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No levy fix means Tacoma schools will cut $30 million next year

Tacoma Public Schools says it will focus cuts on programs that have the least impact on students and classrooms. However, nothing will be set in stone until the Legislature finalizes the budget.

The Tacoma School Board approved a resolution Thursday to move forward with $30 million in budget cuts unless the state Legislature allows the district to collect more revenue through local levies.

“The impacts in programs, services and staff support will be severe and felt across the district – depending, of course, on what happens in the Legislature,” Tacoma Public Schools Superintendent Carla Santorno said during the board meeting.

Most of Tacoma’s budget shortfall stems from a levy cap, which the Legislature implemented in exchange for raising the state property tax to fund education. However, many large urban districts have said they were negatively impacted by the switch.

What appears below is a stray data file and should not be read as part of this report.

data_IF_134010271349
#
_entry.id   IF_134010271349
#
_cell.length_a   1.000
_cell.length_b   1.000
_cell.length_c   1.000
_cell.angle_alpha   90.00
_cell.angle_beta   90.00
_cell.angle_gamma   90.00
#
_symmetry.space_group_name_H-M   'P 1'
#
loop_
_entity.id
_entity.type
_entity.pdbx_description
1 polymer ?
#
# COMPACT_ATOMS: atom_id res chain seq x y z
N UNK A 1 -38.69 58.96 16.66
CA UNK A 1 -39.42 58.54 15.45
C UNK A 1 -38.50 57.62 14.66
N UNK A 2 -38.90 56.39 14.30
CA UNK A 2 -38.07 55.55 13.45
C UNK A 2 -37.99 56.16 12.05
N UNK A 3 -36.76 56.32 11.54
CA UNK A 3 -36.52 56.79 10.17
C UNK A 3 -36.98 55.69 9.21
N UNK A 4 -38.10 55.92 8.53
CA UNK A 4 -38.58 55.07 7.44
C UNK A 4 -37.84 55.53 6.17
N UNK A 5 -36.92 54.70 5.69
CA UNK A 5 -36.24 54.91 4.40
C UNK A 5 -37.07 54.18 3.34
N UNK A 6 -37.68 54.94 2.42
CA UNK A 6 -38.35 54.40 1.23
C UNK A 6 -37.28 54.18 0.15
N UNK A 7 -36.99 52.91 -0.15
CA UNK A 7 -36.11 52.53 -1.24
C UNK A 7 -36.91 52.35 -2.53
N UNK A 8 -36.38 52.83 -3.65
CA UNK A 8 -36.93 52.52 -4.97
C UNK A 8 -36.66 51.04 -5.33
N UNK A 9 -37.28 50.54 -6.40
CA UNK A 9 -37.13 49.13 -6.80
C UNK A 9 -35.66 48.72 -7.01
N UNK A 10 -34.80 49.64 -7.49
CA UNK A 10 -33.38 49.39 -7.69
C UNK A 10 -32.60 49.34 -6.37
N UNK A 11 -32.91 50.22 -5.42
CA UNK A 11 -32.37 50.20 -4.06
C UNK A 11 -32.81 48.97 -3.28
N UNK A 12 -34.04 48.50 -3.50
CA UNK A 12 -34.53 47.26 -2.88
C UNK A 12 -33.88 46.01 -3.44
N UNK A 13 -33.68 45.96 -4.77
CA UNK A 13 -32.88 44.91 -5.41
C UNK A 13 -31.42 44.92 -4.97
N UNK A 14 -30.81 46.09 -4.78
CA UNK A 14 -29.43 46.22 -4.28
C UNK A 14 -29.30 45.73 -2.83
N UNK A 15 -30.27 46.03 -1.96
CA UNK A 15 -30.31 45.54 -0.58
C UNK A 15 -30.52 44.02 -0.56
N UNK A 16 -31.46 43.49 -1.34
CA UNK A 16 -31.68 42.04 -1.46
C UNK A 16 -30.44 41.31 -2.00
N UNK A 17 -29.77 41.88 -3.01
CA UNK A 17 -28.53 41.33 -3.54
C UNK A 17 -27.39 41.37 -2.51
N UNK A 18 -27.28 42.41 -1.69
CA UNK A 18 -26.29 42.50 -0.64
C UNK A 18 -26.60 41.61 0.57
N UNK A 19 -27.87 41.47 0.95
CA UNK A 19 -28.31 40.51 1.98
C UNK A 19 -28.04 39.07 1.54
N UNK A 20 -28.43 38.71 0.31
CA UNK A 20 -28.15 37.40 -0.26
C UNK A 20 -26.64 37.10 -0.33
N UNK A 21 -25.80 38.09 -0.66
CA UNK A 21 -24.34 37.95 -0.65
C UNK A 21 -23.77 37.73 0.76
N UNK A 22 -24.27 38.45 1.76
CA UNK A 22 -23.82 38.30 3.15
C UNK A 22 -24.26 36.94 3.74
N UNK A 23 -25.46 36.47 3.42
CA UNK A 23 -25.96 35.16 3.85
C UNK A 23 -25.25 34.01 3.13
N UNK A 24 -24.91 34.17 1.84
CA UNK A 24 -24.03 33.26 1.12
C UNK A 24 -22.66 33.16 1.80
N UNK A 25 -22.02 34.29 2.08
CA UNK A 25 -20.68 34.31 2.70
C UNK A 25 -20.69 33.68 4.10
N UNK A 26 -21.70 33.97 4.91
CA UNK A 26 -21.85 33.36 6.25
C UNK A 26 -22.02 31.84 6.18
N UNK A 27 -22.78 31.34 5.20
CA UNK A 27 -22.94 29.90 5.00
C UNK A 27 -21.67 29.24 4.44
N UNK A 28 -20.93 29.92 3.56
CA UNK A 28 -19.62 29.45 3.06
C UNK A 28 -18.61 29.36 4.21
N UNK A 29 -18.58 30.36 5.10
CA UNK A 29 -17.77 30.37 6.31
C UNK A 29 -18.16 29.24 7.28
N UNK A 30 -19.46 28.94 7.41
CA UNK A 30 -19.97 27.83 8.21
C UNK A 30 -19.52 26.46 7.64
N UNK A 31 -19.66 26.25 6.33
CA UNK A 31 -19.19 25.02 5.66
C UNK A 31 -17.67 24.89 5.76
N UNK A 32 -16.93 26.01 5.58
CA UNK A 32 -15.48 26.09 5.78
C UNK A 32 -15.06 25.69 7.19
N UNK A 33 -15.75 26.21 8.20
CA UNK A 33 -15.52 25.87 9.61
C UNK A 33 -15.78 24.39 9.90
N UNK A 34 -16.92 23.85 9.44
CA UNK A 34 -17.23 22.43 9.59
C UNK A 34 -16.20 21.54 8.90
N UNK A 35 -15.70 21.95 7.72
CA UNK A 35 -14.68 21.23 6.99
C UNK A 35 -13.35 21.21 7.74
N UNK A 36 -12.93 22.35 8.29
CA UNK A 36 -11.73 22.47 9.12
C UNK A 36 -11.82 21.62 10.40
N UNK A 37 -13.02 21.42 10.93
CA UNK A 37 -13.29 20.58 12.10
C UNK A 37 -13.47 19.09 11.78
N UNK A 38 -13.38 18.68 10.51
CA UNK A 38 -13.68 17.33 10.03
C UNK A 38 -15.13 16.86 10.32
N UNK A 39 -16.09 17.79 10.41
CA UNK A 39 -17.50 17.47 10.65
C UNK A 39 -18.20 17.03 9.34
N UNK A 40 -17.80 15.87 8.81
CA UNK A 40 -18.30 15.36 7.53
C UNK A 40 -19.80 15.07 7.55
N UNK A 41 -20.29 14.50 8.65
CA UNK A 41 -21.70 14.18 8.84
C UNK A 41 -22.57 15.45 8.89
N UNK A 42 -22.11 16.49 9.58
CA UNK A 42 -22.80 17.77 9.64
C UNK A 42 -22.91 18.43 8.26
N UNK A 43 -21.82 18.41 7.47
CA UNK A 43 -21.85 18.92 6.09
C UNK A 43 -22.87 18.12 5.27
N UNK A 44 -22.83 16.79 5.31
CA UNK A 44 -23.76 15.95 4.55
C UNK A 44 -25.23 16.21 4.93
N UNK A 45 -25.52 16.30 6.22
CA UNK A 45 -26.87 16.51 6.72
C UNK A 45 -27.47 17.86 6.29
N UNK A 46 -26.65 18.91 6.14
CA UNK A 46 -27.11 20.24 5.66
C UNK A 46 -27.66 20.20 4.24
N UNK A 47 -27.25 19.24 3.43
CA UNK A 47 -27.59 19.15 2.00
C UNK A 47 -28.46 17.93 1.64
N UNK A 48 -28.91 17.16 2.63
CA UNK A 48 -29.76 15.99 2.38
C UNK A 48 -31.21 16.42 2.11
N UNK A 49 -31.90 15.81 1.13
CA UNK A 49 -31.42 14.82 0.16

Tacoma says it must plan for the budget shortfall now in case legislators don’t come up with a levy fix by the end of session on April 28. State law requires the district notify certified staff by May 15 if their position will be eliminated for the upcoming school year.

RELATED: Tacoma Public Schools seeks input on $30 million in cuts

Board members said they have not identified specific areas that will be cut next year yet. However, the district did lay out several avenues for saving costs in the 2018-19 budget.

The district expects about 80 positions will be freed up through retirements, resignations, or contract nonrenewals and said they will make an effort to not fill vacancies unless it’s for a position the district is required to fill.

The formula the district uses to allocate non-teaching staff at schools has also been reworked.

Forty-three administrative and central support positions were already cut this year, which is about 15 percent of their administrative workforce.

Santorno also said she would recommend using $7 million in reserves to offset the cuts.

Tacoma isn’t the only district eyeing major budget cuts next year. Seattle Public Schools, the largest district in the state, is facing a $78.4 million deficit next year. To overcome it, Seattle plans cut house administrators and cert staff at 70 schools and have librarians go to halftime.

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